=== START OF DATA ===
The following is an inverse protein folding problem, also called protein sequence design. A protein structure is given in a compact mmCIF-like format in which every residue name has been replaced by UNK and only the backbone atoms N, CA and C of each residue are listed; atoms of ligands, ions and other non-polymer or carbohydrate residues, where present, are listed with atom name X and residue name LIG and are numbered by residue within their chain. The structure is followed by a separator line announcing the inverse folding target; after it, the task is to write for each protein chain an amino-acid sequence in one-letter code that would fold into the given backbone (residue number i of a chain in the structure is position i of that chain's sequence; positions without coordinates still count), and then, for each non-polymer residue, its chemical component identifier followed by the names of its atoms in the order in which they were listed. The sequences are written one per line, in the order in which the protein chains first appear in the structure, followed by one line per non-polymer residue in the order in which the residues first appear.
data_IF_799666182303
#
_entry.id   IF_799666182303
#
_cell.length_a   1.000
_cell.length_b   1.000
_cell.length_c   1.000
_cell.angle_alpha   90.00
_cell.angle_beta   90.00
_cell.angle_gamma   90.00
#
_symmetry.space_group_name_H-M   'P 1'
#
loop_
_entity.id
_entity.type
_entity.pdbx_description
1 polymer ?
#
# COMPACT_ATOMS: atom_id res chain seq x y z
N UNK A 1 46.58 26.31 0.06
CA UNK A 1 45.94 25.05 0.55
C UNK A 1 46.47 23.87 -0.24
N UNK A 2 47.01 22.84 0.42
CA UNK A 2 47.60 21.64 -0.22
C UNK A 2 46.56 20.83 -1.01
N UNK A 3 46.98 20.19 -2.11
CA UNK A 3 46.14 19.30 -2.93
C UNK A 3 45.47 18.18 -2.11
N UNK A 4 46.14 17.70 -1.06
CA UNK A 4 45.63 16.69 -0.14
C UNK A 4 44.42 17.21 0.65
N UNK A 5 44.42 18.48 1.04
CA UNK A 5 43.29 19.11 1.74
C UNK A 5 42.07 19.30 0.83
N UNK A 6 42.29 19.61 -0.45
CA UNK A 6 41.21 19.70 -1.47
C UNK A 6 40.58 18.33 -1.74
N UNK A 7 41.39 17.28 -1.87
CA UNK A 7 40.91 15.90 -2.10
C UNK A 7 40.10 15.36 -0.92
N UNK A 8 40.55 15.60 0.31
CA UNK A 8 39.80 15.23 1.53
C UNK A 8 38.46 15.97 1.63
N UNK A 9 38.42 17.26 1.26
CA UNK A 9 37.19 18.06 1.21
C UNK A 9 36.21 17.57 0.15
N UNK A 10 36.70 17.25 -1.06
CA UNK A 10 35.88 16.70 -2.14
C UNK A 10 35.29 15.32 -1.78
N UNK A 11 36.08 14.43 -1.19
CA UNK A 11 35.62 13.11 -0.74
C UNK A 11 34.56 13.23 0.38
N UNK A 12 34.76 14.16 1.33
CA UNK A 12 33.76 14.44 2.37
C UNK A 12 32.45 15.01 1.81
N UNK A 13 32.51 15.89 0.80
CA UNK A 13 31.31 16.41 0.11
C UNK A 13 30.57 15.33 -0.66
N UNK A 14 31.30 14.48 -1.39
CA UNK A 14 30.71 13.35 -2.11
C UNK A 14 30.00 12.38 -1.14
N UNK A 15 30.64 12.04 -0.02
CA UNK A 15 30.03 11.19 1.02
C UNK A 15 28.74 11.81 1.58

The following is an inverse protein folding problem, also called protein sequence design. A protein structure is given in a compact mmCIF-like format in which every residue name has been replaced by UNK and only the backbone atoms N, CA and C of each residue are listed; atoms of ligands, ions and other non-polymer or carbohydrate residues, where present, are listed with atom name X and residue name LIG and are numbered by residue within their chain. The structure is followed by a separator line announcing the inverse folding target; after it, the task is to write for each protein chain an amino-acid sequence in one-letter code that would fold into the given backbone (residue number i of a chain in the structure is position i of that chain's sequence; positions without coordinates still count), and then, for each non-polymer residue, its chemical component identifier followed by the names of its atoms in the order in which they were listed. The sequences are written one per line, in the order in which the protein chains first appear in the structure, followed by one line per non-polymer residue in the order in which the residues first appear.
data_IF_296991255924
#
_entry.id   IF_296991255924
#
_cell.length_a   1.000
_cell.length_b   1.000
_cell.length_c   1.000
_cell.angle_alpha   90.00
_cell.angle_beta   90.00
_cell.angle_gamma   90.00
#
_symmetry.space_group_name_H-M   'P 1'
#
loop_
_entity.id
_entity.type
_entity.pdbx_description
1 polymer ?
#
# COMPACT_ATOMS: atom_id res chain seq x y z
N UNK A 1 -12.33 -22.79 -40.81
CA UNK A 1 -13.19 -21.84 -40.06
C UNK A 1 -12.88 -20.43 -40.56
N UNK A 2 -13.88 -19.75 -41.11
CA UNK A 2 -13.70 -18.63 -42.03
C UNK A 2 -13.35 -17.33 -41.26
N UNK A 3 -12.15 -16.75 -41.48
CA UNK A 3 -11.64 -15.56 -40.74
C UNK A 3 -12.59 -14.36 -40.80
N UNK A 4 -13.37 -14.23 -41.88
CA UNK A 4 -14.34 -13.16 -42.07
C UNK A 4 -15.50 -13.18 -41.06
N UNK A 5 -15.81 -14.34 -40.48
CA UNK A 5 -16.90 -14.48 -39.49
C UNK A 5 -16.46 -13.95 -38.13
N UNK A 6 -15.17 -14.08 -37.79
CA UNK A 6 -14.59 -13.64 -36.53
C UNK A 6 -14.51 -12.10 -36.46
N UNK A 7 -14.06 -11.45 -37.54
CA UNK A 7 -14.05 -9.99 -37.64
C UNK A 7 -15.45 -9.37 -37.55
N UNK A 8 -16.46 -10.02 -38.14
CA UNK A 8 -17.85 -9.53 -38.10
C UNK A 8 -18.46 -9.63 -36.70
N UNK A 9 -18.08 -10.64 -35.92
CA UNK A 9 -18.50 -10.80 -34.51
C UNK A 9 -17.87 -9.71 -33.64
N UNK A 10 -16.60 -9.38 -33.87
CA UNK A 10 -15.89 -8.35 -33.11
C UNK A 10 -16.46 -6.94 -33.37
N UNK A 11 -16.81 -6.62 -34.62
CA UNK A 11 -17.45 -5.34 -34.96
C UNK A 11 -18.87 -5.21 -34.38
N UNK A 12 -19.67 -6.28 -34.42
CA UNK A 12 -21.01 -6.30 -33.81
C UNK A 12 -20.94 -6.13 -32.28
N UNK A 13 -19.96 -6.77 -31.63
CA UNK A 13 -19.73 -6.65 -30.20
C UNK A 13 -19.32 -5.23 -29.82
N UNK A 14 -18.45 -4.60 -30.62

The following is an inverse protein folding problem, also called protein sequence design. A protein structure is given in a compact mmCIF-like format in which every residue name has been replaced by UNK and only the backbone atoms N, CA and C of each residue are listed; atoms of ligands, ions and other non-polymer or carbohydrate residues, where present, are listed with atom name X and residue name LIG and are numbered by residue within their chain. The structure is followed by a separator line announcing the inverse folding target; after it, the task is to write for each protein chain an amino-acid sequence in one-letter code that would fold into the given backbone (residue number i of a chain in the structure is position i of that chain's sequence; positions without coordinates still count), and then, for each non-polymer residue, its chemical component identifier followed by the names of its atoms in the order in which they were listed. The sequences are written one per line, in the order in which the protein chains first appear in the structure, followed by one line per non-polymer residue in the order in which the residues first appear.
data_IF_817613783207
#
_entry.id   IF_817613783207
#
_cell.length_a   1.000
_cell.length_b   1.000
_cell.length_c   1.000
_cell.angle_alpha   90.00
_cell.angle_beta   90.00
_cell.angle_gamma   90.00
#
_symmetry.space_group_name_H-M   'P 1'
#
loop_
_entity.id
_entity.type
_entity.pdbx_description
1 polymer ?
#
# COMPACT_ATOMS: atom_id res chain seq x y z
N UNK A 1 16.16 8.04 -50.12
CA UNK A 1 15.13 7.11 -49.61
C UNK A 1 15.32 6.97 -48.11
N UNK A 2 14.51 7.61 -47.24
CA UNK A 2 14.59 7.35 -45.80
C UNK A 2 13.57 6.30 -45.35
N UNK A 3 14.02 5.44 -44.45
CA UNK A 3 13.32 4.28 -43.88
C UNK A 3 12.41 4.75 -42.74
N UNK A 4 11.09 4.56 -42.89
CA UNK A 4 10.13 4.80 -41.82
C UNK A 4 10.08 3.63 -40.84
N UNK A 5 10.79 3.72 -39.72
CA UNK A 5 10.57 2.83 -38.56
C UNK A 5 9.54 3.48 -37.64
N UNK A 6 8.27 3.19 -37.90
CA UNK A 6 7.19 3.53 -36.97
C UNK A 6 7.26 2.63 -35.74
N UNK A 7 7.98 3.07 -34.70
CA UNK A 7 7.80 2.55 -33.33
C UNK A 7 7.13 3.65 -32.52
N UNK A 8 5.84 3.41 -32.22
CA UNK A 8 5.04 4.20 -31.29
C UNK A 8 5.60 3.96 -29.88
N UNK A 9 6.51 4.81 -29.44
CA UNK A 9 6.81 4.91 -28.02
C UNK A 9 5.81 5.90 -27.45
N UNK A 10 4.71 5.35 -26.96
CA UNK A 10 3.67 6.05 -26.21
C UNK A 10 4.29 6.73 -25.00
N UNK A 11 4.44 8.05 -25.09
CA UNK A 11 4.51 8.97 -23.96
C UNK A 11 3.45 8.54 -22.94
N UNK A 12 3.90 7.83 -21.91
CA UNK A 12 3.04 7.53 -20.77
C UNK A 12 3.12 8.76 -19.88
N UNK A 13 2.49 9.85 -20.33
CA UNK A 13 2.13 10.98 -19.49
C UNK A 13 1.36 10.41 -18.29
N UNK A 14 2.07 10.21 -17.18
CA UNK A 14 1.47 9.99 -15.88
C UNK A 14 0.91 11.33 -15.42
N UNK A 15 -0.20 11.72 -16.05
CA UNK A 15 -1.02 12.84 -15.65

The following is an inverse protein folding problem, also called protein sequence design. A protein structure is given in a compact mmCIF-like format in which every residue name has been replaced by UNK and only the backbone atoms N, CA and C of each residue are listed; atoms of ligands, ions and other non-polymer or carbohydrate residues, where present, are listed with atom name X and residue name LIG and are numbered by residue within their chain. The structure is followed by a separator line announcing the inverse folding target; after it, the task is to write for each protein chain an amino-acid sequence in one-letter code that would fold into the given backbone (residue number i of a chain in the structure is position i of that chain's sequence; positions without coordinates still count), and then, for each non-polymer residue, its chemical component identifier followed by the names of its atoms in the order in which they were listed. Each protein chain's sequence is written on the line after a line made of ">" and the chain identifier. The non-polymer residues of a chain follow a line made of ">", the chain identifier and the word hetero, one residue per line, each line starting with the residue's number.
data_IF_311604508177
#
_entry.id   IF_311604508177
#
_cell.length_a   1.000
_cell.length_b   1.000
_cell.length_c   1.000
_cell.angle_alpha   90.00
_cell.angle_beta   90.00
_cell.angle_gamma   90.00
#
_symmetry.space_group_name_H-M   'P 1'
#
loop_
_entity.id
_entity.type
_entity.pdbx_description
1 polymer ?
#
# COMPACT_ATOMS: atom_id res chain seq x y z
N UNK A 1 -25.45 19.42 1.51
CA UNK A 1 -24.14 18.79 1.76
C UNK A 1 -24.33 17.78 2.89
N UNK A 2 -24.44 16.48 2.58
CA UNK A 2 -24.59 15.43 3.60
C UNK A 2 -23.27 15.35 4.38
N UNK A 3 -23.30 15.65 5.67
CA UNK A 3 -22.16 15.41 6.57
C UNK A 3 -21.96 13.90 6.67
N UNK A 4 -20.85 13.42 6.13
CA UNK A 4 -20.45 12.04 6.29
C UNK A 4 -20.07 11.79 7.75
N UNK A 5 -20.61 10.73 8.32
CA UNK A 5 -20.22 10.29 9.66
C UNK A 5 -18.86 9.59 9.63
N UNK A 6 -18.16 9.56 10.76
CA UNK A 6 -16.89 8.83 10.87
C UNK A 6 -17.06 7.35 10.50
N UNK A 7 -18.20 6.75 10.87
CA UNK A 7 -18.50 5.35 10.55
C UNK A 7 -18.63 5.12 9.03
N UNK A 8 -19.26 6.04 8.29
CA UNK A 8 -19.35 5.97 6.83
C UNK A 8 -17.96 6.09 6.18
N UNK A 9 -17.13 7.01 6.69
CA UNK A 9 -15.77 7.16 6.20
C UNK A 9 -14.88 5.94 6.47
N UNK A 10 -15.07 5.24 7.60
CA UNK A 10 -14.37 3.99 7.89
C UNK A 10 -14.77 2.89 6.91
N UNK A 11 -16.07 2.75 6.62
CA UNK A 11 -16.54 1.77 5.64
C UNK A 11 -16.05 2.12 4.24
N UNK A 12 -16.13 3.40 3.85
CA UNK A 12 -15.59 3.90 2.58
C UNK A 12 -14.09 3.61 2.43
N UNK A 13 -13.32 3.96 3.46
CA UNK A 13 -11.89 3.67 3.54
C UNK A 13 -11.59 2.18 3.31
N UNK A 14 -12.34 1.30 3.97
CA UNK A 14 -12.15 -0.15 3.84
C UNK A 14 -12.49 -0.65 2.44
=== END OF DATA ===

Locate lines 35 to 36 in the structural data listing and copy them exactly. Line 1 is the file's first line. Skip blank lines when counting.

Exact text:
CA UNK A 5 43.29 19.11 1.74
C UNK A 5 42.07 19.30 0.83